Still, the relationship between this particular congressional investigation and the existing criminal investigation being conducted by the Special Counsel is undeniable, and likely close. Moreover, although the congressional investigative setting is not strictly criminal, it can display attributes that look much like a criminal inquiry. Congressional committees must respect legitimate invocations of the privilege against compelled self-incrimination; can grant immunity to witnesses; and have even referred individuals for criminal prosecution. There is often a Congress-as-Prosecutor quality to congressional investigation and oversight, even though Congress lacks any formal criminal prosecution powers (even inherent contempt is not strictly criminal, though it looks the part).
So while it is tempting to distinguish Nixon by relying upon the formal difference between a criminal proceeding and a congressional investigative hearing (and there is a difference), the nature of this particular hearing and its connection to an ongoing criminal probe in the executive branch suggests that this scenario may be more like Nixon than it first appears. Nevertheless, there is something to the notion that a claim of executive privilege should be taken quite seriously when the legislative branch is seeking to pierce the deliberative processes of the presidency.
This brings us to subject matter. To make any assertion of the privilege palatable, the President would likely have to be very specific about the subject matter of his claim — he would have to assert that some military, diplomatic, or national security secret would be divulged as a result of Comey’s testimony, or, at a minimum, that the testimony relates to the decision-making functions of the presidency. An assertion of privilege is also complicated here by the fact that the President has spoken openly and publicly about his private conversations with Comey. This also raises the question of whether the President has waived any claim of privilege because he spoke publicly on the subject matter (I personally think this is a dubious argument as it has been couched by some, though it is a stronger argument with respect to testimony about very specific subjects; in other words, public statements about one subject would not necessarily serve as a waiver with respect to all conversations with Comey).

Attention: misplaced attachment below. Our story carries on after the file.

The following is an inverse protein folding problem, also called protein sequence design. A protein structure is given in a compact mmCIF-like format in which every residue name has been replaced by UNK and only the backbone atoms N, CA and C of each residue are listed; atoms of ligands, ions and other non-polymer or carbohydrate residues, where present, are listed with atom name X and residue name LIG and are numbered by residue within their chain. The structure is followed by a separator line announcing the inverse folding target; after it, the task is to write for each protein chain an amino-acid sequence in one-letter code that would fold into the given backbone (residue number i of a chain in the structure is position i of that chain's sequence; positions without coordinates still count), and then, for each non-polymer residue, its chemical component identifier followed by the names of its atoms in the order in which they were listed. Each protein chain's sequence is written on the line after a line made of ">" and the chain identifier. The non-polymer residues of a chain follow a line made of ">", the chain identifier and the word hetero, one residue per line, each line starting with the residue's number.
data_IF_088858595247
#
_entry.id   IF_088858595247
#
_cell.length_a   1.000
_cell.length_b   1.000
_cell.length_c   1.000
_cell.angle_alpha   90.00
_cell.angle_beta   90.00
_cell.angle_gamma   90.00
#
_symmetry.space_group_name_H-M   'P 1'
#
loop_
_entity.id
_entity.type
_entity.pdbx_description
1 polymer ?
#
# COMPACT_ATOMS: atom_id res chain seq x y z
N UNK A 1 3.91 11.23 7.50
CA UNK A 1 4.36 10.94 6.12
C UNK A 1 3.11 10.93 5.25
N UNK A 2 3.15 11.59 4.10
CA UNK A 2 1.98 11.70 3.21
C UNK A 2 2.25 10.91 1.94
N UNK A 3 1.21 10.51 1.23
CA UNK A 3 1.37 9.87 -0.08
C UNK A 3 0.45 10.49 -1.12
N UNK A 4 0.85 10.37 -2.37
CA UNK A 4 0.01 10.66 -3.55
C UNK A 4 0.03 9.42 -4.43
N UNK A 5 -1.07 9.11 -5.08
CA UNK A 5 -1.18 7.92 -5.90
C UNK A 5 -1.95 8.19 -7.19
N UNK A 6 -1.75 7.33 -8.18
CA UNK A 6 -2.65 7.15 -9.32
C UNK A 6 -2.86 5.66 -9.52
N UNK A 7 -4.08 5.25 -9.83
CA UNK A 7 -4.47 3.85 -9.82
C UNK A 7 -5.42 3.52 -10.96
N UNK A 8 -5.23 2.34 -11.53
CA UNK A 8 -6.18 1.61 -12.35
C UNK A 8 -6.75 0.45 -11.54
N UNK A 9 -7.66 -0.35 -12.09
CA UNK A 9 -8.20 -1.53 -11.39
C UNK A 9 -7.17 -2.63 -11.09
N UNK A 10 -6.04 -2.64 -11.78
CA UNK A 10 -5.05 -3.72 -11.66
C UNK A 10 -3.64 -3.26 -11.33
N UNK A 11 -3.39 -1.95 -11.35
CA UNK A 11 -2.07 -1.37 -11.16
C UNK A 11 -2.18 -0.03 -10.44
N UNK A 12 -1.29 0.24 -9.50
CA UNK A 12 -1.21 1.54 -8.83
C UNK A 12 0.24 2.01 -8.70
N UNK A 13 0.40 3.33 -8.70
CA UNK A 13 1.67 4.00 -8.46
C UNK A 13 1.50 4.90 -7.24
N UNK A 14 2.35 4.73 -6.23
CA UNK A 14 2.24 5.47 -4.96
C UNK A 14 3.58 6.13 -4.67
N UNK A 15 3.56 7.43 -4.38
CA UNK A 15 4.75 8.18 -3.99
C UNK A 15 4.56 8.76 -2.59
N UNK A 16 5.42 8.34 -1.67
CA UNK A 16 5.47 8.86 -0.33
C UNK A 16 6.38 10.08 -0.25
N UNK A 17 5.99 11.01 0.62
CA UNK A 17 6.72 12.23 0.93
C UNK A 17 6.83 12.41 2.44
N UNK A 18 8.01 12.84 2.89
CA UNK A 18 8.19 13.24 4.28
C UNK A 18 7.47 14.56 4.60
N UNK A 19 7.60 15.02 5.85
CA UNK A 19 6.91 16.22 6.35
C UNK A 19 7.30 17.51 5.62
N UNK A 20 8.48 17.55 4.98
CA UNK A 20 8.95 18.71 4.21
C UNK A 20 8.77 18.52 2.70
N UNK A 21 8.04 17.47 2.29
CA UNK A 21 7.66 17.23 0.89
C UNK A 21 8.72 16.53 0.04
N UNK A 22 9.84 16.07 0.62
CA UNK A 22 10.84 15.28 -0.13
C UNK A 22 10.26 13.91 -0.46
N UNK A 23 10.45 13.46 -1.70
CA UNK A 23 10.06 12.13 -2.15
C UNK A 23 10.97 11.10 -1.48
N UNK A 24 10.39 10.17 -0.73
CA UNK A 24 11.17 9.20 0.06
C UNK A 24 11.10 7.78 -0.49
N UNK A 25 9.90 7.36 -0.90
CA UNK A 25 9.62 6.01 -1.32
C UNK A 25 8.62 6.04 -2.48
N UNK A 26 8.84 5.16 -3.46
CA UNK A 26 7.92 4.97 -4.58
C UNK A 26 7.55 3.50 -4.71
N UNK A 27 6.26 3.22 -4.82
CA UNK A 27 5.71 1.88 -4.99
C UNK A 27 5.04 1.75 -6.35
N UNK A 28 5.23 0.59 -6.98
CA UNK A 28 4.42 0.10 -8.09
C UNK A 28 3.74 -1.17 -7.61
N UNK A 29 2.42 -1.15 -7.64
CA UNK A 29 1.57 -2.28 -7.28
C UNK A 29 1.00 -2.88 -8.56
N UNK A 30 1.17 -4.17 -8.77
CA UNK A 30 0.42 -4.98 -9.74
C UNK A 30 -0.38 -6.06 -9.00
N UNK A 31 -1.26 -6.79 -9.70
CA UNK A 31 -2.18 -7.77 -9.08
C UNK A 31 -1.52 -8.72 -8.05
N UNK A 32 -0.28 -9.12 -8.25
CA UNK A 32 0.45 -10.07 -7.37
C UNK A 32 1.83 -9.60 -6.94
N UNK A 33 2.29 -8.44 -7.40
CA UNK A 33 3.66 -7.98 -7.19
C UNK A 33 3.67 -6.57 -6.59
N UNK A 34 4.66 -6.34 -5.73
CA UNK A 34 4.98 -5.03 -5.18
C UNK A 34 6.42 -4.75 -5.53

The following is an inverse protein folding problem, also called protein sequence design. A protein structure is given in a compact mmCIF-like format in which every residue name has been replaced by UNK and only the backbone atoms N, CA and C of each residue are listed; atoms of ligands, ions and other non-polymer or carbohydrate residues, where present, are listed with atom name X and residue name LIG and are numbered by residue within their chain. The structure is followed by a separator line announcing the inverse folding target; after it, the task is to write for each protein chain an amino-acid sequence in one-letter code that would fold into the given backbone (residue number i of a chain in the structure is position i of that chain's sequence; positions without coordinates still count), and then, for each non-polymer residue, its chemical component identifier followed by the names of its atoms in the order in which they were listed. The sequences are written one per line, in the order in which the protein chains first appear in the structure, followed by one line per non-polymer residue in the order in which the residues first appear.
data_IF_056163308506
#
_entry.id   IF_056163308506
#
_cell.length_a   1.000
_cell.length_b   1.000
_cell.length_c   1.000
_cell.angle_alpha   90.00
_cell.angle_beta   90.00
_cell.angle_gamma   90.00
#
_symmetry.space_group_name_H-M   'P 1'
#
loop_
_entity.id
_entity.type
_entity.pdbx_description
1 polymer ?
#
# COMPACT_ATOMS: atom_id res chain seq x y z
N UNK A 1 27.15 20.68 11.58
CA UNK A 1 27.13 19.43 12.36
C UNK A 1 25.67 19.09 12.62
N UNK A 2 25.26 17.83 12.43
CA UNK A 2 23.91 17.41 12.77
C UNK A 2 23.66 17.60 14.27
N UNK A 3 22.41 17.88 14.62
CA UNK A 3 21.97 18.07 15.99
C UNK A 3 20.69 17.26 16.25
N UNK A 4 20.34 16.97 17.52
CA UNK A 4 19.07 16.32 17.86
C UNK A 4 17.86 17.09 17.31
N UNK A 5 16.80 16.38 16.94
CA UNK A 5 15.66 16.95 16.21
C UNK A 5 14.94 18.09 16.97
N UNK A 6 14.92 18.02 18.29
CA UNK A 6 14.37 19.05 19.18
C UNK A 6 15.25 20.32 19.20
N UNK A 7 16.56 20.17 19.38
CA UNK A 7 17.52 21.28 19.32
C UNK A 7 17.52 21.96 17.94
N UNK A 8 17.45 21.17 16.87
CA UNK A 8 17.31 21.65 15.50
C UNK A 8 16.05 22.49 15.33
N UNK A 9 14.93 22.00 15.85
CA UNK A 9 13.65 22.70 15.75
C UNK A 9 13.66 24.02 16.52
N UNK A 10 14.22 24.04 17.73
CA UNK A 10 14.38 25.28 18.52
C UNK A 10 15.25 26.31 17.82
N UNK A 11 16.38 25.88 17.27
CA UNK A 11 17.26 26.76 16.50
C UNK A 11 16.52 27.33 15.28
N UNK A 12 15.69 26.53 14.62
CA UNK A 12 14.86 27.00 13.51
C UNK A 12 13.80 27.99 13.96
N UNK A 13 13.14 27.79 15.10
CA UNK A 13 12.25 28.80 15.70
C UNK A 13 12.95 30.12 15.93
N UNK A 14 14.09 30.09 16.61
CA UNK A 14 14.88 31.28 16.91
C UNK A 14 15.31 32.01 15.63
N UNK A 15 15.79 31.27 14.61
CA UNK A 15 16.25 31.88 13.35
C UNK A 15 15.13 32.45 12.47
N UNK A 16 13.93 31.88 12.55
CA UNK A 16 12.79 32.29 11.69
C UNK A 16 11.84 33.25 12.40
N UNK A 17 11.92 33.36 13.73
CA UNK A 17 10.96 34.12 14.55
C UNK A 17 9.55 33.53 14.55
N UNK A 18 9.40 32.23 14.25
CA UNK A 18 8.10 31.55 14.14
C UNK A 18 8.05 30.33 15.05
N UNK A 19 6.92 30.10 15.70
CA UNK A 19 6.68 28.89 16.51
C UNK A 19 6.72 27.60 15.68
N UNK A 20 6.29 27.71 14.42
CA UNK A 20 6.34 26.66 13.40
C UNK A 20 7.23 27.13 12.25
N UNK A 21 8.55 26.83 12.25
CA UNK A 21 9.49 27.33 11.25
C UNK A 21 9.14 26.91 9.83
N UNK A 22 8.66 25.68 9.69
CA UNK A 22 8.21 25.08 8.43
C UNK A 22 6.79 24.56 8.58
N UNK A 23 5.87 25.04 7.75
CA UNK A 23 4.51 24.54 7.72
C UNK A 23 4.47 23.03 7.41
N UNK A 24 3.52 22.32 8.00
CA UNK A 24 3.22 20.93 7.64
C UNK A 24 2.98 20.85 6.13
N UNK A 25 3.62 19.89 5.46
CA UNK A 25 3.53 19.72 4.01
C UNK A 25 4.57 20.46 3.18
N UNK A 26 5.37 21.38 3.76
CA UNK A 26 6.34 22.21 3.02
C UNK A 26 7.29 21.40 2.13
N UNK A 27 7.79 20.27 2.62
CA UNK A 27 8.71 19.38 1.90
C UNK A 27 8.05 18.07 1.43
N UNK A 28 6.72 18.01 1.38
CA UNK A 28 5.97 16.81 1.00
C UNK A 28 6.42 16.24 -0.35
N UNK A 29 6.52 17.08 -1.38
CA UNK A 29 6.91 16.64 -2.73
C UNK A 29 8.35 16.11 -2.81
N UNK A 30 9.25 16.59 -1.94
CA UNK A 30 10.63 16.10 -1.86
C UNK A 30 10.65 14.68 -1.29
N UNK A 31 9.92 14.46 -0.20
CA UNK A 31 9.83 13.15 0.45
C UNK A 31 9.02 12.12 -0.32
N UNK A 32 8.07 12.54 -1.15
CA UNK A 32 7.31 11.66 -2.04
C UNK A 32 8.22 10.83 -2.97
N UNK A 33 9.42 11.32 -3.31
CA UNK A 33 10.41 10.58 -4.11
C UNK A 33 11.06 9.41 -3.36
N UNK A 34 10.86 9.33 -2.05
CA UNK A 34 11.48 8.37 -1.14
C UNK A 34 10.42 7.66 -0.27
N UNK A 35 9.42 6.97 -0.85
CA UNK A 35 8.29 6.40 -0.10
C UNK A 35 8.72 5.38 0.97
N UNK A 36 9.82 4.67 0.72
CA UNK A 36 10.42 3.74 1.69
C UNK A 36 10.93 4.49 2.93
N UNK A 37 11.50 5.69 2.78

But waiver is not the only concern with respect to those public statements. Rather, another major concern is that the President has implicated Comey’s own credibility (which Comey should have the right to defend), and has made statements that vaguely suggest, if not criminality, at least the possibility that the President has failed to “take care that the laws be faithfully executed,” as required by Article II. That is a subject worthy of congressional oversight and inquiry. Nixon’s concern about an undifferentiated claim of confidentiality conflicting with “other values” therefore seems useful in this context, given what we know about the need for information in this particular congressional investigation and the need to explore the veracity and implications of the President’s own public comments on the matter.
As a practical matter, Comey is likely to prefer to keep his testimony narrow, so as not to compromise the Special Counsel’s investigation. But to the extent that it could cover his communications with the President, it remains unclear whether the President will attempt to intervene with a claim of executive privilege. I suspect that doing so would be politically unwise, further contributing to an already damaging “what-is-the-Trump-Administration-hiding-now?” narrative. Legally, the question is more complicated. But if the Nixon decision is an authoritative guide in this situation, then that decision, along with the rule of law concerns that animate it, likely militates against recognizing the privilege here, unless the President can show something more than a mere general interest in confidentiality.